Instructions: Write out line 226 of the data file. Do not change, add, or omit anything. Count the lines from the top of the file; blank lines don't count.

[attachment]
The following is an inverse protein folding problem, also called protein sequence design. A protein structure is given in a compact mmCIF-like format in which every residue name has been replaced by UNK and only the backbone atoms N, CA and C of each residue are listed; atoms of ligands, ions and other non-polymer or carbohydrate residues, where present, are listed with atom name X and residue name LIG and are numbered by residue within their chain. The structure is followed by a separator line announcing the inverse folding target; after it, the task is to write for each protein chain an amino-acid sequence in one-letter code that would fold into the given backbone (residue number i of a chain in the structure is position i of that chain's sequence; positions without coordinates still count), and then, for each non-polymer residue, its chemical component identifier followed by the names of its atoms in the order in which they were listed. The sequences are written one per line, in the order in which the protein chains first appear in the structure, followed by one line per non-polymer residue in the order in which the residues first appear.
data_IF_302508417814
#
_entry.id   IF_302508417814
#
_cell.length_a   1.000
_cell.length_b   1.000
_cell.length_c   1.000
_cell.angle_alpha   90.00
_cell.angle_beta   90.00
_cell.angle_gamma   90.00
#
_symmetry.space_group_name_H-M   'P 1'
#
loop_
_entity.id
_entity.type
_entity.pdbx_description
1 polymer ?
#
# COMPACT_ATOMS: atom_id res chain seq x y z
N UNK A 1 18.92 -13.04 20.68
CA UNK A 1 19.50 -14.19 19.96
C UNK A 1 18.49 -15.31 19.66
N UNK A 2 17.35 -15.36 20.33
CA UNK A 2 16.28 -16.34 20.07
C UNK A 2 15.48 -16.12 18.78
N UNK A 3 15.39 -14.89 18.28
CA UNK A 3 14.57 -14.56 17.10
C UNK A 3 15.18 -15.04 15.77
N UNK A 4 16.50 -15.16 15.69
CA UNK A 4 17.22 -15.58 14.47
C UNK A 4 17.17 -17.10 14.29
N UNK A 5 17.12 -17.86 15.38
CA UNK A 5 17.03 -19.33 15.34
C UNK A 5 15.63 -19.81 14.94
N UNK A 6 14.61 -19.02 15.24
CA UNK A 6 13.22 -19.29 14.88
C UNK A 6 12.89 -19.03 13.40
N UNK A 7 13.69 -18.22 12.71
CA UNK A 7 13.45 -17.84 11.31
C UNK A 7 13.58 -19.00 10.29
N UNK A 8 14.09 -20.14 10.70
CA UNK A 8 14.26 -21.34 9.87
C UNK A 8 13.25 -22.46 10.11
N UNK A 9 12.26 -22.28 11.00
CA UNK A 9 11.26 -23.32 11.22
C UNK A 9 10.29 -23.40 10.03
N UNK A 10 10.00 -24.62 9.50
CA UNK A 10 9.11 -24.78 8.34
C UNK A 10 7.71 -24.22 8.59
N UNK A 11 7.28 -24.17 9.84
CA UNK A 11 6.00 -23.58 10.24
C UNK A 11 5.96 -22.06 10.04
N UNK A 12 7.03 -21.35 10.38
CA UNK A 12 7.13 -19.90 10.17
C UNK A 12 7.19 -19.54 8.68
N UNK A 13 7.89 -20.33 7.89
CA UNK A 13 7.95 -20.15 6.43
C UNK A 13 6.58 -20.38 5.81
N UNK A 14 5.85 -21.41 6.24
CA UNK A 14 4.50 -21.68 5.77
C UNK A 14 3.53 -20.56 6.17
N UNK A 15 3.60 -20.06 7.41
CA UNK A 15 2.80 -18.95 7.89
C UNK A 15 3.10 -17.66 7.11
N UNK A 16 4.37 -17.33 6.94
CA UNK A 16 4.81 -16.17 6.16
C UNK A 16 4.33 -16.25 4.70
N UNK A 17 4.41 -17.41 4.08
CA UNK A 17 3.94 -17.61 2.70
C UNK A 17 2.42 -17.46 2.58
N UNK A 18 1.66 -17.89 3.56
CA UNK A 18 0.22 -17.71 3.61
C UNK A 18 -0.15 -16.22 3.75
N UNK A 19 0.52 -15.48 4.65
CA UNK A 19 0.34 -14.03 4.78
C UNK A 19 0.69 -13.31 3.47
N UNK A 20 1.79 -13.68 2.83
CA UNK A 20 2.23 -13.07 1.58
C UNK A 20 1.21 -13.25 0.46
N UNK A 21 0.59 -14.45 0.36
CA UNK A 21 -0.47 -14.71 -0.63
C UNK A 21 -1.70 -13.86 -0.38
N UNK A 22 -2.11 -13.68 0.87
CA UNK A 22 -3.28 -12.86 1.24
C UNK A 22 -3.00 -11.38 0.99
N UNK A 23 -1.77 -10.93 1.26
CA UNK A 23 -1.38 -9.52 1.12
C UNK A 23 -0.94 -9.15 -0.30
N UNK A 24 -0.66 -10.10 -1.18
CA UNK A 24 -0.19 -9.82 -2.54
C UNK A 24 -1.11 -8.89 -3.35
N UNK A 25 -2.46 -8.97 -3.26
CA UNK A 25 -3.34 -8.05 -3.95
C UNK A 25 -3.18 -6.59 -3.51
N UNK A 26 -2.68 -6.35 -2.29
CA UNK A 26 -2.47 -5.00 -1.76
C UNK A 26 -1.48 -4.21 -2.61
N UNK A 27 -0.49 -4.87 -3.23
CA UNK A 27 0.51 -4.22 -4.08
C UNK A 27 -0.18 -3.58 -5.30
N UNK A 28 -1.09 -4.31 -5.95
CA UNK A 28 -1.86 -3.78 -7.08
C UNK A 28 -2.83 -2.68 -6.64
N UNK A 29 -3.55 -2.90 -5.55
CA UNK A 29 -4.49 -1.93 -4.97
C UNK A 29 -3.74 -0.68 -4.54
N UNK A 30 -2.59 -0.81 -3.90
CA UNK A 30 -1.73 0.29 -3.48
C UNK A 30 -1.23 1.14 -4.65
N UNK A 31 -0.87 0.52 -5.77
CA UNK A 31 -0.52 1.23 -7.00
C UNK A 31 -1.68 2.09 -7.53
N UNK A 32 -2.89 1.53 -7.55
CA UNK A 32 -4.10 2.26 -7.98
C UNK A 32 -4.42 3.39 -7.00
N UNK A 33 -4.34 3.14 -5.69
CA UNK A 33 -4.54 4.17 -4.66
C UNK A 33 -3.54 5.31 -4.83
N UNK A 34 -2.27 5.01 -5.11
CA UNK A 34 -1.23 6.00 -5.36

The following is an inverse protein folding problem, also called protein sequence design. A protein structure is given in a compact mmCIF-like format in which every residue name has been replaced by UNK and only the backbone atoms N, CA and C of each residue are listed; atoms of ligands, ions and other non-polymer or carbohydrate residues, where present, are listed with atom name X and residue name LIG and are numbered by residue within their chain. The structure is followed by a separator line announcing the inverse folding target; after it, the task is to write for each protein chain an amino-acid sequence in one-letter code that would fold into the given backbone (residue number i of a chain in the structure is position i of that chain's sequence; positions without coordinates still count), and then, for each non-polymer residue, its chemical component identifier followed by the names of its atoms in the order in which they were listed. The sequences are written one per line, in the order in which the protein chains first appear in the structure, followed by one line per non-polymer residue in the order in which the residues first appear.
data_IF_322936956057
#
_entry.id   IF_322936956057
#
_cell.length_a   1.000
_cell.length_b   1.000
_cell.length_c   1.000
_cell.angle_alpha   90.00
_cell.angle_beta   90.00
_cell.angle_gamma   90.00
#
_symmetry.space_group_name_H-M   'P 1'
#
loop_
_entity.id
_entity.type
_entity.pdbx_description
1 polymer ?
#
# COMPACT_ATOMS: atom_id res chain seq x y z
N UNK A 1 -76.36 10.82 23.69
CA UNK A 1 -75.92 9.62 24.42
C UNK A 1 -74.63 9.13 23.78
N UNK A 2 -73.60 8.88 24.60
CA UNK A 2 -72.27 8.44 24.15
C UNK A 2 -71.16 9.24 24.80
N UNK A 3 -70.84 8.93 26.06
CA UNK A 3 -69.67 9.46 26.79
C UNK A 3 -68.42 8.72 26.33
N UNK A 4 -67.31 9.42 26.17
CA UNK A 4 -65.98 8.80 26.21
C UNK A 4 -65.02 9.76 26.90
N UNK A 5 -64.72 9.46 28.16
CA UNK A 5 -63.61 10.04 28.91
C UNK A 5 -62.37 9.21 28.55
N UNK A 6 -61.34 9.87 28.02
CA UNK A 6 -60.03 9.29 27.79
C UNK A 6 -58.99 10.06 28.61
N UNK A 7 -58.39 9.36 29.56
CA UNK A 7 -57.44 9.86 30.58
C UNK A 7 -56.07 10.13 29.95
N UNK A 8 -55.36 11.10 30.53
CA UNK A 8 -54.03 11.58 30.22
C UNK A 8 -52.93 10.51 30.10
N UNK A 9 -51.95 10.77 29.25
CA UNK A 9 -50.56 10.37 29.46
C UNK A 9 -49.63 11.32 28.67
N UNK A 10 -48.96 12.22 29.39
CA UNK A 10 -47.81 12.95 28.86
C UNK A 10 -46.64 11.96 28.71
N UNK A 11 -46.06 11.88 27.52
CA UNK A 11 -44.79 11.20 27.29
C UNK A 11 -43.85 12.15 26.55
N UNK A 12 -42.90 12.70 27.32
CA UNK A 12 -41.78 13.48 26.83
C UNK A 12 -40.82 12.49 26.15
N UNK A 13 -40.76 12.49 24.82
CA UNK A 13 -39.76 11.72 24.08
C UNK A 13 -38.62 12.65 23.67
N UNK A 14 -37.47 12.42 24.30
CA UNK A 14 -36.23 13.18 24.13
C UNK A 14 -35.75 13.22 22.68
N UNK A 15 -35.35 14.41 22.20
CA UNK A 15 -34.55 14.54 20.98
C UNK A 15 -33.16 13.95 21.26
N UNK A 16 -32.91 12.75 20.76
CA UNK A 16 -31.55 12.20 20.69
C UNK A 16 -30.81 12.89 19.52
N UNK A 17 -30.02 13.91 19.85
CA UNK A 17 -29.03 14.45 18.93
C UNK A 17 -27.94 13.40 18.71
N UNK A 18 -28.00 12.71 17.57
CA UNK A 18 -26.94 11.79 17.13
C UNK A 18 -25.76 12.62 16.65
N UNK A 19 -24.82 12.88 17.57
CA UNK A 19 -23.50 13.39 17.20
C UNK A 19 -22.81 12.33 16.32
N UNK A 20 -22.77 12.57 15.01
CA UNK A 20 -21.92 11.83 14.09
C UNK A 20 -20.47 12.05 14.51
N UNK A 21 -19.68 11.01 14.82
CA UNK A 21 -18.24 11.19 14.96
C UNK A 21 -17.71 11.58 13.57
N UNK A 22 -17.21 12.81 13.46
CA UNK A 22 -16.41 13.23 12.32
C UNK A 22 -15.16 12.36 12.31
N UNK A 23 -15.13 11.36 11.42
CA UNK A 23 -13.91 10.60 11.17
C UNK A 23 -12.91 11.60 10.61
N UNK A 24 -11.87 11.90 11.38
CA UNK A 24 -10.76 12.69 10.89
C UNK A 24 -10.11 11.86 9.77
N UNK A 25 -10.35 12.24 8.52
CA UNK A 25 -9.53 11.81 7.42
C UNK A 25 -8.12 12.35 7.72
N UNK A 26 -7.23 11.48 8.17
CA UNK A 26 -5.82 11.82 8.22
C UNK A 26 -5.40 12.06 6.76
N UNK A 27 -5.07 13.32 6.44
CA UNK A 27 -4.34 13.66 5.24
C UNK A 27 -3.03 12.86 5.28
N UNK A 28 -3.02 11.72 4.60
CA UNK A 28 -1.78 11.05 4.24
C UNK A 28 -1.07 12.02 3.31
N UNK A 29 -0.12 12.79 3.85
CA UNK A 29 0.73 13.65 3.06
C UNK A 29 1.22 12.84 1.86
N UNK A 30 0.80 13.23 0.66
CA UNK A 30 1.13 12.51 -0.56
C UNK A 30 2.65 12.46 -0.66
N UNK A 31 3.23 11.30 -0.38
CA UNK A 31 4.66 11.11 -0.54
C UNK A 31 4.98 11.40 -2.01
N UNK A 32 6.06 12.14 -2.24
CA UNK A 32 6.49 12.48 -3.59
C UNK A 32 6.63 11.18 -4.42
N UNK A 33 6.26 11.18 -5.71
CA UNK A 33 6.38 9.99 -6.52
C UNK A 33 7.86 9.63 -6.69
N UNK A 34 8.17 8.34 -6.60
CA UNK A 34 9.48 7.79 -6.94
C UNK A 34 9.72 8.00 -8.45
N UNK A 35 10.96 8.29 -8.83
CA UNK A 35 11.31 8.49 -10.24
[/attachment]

CA UNK A 28 -1.78 11.05 4.24